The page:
Researchers considered a number of other factors to see if they were associated with a change in weight, according to a news release from HSS. These factors included patient scores on preoperative surveys to assess pain, stiffness, and physical function; whether the patient was discharged to home or a rehabilitation facility; whether or not the patient smoked; and co-existing health problems such as diabetes, hypertension and depression. None of these factors had an effect on weight gain or loss after joint replacement.
Those who were able to lose weight after knee replacement surgery felt much better compared to those who stayed the same weight or gained. For knee and hip and replacement patients, gaining weight lead to more pain, less function and lower activity levels.
“Based on our findings, as physicians, we should convey to our patients the importance of maintaining good health and an appropriate weight, and we should help them in any way we can to achieve this goal,” Westrich said.
Source: Hospital for Special Surgery news release
+ Learn about physical therapy programs at Bon Secours In Motion Hampton Roads.
+ Discover the benefits of arthroscopic ACL Reconstruction Surgery.
Shoulder injuries are pretty common, particularly injuries with the rotator cuff, a group of four muscles and their corresponding tendons that make it possible to move the arm out away from the side of the body and rotate the shoulder. A recent study, published in The Bone and Joint Journal, was conducted to see if physical therapy without surgery could be as effective at treating rotator cuff injuries as physical therapy combined with surgery, and the results may surprise you.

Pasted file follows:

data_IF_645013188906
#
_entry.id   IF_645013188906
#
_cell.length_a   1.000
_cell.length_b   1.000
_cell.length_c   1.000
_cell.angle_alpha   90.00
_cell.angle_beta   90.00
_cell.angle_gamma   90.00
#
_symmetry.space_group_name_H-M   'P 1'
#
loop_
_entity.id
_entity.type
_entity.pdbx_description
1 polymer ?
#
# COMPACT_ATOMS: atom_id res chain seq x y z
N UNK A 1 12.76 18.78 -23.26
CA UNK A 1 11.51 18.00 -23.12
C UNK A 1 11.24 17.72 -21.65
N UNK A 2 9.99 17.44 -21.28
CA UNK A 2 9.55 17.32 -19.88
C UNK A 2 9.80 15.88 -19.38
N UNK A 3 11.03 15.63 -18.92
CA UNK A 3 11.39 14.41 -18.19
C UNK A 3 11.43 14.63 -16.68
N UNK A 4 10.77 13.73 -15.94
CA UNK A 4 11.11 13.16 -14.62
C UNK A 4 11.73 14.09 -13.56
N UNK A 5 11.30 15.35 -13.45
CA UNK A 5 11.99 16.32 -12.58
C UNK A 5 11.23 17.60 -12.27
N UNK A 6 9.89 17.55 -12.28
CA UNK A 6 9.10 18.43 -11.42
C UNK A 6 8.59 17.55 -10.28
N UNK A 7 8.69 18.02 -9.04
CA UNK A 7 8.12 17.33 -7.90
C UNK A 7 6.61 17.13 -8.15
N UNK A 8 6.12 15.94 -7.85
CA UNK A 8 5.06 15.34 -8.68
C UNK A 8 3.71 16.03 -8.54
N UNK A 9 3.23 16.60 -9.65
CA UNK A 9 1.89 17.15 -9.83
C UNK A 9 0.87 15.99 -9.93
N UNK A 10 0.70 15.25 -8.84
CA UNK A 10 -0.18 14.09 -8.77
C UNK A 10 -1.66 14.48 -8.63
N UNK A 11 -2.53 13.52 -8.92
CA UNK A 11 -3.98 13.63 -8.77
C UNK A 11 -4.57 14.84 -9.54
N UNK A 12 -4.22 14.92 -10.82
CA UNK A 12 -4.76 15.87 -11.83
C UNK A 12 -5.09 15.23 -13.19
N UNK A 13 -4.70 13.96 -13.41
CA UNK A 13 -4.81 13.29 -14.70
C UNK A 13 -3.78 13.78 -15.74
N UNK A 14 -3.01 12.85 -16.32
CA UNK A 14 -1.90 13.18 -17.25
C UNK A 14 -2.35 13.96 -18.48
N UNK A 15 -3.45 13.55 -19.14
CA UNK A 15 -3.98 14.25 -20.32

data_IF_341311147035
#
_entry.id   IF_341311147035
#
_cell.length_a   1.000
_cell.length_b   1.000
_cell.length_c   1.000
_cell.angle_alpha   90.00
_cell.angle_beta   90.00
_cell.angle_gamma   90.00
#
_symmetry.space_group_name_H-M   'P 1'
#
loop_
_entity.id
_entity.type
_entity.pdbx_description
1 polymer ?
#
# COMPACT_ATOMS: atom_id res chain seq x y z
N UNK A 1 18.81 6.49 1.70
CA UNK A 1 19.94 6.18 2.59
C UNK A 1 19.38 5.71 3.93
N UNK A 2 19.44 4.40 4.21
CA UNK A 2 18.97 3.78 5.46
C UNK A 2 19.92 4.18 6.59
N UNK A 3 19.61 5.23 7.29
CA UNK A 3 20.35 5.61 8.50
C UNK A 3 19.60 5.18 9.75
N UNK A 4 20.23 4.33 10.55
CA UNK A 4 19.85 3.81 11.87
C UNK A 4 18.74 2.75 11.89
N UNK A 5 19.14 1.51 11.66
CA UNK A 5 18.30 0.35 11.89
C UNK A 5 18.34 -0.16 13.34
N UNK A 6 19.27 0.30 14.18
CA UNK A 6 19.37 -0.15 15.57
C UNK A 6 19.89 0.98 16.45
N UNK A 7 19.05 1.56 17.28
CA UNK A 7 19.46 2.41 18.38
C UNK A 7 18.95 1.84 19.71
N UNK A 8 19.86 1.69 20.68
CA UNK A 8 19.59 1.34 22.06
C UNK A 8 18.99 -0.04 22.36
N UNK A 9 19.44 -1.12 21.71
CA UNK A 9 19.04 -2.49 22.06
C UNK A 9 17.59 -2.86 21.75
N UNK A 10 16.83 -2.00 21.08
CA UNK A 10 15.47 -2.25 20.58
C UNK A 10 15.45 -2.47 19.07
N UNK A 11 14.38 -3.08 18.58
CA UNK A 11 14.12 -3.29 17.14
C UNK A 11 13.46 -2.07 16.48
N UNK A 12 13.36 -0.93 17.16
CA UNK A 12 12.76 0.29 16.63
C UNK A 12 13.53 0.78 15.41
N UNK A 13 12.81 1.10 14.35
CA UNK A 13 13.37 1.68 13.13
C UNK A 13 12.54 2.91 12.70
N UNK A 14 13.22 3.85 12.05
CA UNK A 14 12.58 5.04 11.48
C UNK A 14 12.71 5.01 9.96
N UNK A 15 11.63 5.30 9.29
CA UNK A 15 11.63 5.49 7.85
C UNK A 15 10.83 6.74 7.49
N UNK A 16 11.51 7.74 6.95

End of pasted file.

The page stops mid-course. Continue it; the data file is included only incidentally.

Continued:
When studying non-traumatic tears of the supraspinatus (one of the four muscles with corresponding tendons that make up the rotator cuff), researchers found that long-term outcomes were very similar between patients who only underwent physical therapy treatments and those who had PT in addition to surgery. The study lasted twelve months; by the end of the study, the PT-only patients were 87% satisfied with their outcomes compared to 96% and 96% in the treatment groups that had different surgeries combined with therapy.
This is good news if you’re hoping to avoid surgery due to cost, recovery time, or personal preference. Unless you have a severe, traumatic injury to the rotator cuff that would require surgical repair, non-surgical physical therapy treatment can achieve a similar result at a lower cost and without the initial downtime that a surgical procedure would require.
Visit any gym and you’re likely to hear about High Interval Intensity Training.
It’s the latest trend in fitness, promising fast results for people on a mission to meet their weight loss goals.
But before you jump into your first HIIT class, the American Academy of Orthopaedic Surgeons is reminding people to approach this program – and all exercise – with safety in mind.
“The key to safe exercise is moderation,” said AAOS spokeswoman Dr. Letha Griffin. “Individuals shouldn’t be deterred from pushing their bodies to the limit because that’s how you build strength and endurance. However, pushing too far, too fast, leaves the body prone to traumatic injuries, such as sprains and even fractures.”
Dr. Griffin, who practices in Atlanta, said she treats patients for a variety of lower body injuries that are associated with extreme-types of exercise training workouts such as common knee injuries and tears to the patella tendon.